Ireland is set for an “exceptional rise” in economic activity this year on the back of its multinational sector, prompting Davy to revise up its projection for gross domestic product (GDP) by “at least” another 50 per cent on Friday.
It was the second time in under a month that Davy has significantly revised up its projections.
On Friday, Davy said it was revising its forecast to 15 per cent on the back of GDP data released by the Central Statistics Office (CSO) on Thursday which showed a 6.3 per cent expansion in the second quarter.
However, it cautioned that domestic economic activity was still below pre-pandemic levels.
“The key message was a very gradual recovery in domestic activity,” it said. “Indigenous sector output rose by only 2 per cent in the second quarter, still 6.4 per cent below pre-pandemic levels.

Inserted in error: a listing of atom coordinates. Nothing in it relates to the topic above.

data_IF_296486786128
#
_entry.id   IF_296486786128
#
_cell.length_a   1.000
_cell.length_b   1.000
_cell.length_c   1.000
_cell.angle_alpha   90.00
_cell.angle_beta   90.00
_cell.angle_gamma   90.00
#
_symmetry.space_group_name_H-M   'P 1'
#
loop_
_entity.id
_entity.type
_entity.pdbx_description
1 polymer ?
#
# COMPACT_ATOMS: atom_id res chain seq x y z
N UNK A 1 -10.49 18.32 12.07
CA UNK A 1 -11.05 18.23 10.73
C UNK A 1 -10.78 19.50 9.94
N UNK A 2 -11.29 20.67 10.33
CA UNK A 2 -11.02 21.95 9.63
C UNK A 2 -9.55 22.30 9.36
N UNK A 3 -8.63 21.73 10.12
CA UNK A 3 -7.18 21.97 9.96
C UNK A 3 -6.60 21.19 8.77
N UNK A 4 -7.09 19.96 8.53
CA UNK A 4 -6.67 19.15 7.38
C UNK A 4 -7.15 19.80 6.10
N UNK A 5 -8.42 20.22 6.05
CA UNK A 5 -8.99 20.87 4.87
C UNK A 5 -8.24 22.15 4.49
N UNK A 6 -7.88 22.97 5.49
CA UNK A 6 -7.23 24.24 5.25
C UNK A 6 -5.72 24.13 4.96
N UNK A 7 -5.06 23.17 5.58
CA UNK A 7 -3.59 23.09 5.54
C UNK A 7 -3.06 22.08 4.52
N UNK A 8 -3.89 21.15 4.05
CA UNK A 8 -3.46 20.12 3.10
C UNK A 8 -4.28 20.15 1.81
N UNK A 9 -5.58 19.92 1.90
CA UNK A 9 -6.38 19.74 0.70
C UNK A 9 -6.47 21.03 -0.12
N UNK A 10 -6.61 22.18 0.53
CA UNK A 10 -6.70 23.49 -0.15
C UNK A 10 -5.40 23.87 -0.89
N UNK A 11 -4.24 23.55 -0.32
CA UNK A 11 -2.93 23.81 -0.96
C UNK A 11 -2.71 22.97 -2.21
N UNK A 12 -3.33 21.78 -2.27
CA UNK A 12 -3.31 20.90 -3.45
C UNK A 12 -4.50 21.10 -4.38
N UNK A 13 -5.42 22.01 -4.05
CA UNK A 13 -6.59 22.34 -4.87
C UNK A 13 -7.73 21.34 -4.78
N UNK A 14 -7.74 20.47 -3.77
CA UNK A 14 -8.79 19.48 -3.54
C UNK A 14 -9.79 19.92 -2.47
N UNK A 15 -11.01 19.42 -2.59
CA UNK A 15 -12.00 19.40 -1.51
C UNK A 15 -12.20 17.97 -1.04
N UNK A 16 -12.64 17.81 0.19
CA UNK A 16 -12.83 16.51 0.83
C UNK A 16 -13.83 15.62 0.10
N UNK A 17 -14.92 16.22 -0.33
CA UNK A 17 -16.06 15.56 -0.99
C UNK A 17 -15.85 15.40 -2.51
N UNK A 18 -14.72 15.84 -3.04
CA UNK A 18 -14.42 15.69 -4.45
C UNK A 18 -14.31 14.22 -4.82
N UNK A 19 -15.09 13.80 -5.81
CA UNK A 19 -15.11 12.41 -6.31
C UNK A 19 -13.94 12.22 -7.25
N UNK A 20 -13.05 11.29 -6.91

“Hopefully more of the rebound from the third lockdown restrictions will become apparent in the third quarter GDP data.”
Thursday’s data from the CSO showed that Irish GDP rose by 6.3 per cent in the second quarter following 8.7 per cent growth in the first. “This is well ahead of our expectations,” Davy said. “GDP was up an enormous 22 per cent on the year.”
The data for Ireland’s indigenous economy painted “a more sedate picture” as sector output rebounded by 2 per cent in the second quarter after the third lockdown had depressed activity early in the year but was still 6.4 per cent below pre-pandemic levels.
Meanwhile, the latest Exchequer returns from the Department of Finance on Thursday showed a surprise €800 million surge in corporation tax receipts last month has placed the Government in a stronger position financially ahead of the upcoming budget.
The figures from the Department of Finance show the business tax generated €1.04 billion in August, 323 per cent, or €797 million, more than expected. August is typically a quiet month for corporation tax.